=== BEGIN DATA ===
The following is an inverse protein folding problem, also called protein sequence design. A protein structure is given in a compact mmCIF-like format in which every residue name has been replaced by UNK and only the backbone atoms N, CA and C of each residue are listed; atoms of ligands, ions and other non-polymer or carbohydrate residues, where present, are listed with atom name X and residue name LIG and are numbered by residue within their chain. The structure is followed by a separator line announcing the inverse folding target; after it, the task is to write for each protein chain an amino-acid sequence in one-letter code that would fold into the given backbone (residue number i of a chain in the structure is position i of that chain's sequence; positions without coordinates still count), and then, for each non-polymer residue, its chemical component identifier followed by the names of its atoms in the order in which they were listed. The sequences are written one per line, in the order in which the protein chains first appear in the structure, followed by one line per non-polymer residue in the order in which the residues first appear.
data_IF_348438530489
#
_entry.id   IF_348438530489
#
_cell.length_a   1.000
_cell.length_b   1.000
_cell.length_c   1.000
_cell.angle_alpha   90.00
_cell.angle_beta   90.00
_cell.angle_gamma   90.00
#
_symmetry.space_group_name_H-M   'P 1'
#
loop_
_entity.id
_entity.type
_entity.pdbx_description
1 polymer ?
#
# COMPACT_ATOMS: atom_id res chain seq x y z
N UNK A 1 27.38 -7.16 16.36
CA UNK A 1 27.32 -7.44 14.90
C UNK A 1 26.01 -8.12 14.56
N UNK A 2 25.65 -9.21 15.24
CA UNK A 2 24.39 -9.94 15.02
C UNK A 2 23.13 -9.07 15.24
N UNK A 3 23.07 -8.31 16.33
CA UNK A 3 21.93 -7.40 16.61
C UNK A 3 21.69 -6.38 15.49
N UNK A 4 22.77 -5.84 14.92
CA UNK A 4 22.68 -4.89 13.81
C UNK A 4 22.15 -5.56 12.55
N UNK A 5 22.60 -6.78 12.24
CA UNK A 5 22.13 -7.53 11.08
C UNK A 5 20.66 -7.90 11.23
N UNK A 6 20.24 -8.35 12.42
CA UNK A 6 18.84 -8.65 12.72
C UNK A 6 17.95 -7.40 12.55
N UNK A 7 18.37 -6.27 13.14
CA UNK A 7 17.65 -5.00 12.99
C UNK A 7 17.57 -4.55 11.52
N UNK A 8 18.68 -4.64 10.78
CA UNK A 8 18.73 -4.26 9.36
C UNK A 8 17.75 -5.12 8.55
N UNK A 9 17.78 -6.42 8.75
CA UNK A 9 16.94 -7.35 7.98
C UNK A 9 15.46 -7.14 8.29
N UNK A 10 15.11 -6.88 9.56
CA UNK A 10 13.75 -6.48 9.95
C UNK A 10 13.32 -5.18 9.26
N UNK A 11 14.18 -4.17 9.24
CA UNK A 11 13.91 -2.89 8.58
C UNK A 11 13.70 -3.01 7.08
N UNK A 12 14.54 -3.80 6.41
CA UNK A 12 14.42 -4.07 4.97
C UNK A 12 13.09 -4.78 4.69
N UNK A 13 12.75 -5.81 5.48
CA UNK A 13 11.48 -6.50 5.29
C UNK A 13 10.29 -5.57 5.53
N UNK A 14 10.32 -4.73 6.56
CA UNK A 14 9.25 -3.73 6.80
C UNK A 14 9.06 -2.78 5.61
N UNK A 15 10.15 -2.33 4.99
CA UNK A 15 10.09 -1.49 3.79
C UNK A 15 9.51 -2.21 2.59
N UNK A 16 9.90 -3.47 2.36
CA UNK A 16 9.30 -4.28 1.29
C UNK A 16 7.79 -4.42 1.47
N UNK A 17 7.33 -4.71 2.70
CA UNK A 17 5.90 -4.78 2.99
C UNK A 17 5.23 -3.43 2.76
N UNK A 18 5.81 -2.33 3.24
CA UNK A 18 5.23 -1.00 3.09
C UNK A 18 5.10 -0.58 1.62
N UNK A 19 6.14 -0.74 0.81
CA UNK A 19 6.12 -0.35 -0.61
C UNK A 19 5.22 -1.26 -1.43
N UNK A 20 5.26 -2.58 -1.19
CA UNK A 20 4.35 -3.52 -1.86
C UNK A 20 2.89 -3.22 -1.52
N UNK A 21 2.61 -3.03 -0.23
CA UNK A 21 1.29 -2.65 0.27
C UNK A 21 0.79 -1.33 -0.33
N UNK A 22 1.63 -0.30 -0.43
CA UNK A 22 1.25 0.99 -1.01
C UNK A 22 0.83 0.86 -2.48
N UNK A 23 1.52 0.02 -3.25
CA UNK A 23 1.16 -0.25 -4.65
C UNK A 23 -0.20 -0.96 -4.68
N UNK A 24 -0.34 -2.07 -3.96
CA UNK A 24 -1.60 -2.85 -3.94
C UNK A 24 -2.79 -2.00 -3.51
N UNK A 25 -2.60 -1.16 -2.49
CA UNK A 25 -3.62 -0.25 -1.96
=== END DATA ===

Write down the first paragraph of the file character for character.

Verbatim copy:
The following is an inverse protein folding problem, also called protein sequence design. A protein structure is given in a compact mmCIF-like format in which every residue name has been replaced by UNK and only the backbone atoms N, CA and C of each residue are listed; atoms of ligands, ions and other non-polymer or carbohydrate residues, where present, are listed with atom name X and residue name LIG and are numbered by residue within their chain. The structure is followed by a separator line announcing the inverse folding target; after it, the task is to write for each protein chain an amino-acid sequence in one-letter code that would fold into the given backbone (residue number i of a chain in the structure is position i of that chain's sequence; positions without coordinates still count), and then, for each non-polymer residue, its chemical component identifier followed by the names of its atoms in the order in which they were listed. The sequences are written one per line, in the order in which the protein chains first appear in the structure, followed by one line per non-polymer residue in the order in which the residues first appear.